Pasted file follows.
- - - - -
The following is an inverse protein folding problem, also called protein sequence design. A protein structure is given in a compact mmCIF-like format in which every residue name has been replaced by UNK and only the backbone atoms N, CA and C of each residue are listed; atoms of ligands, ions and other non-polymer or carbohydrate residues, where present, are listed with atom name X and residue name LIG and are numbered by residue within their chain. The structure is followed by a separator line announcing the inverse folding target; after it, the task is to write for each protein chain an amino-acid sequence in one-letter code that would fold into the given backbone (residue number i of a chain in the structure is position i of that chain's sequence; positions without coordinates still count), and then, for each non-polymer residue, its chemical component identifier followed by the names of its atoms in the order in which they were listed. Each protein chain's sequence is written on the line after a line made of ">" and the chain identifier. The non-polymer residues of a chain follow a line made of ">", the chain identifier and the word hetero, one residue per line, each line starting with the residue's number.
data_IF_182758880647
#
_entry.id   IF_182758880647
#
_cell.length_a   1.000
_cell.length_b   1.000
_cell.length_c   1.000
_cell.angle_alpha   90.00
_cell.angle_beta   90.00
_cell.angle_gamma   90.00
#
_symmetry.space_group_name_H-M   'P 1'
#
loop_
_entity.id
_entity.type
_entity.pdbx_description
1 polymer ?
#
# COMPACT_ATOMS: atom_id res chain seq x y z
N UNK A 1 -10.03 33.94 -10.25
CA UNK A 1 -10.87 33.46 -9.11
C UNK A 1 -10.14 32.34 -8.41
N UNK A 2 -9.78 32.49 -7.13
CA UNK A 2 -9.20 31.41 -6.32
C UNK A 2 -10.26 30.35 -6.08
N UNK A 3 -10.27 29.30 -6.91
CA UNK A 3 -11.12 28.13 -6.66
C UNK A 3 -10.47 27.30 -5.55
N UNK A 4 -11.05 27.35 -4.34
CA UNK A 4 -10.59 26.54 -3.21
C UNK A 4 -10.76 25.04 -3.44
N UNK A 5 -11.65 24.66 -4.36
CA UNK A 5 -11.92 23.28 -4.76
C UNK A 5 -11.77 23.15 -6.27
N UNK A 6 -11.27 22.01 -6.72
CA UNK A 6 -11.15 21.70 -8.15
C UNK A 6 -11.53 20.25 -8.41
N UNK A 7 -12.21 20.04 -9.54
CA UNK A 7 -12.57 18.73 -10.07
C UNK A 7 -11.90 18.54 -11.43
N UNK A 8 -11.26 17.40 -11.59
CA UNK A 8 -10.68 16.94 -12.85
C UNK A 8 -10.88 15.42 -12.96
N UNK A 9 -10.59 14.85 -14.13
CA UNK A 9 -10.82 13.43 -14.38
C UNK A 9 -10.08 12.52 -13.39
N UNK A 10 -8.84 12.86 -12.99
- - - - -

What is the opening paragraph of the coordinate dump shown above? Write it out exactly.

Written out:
The following is an inverse protein folding problem, also called protein sequence design. A protein structure is given in a compact mmCIF-like format in which every residue name has been replaced by UNK and only the backbone atoms N, CA and C of each residue are listed; atoms of ligands, ions and other non-polymer or carbohydrate residues, where present, are listed with atom name X and residue name LIG and are numbered by residue within their chain. The structure is followed by a separator line announcing the inverse folding target; after it, the task is to write for each protein chain an amino-acid sequence in one-letter code that would fold into the given backbone (residue number i of a chain in the structure is position i of that chain's sequence; positions without coordinates still count), and then, for each non-polymer residue, its chemical component identifier followed by the names of its atoms in the order in which they were listed. Each protein chain's sequence is written on the line after a line made of ">" and the chain identifier. The non-polymer residues of a chain follow a line made of ">", the chain identifier and the word hetero, one residue per line, each line starting with the residue's number.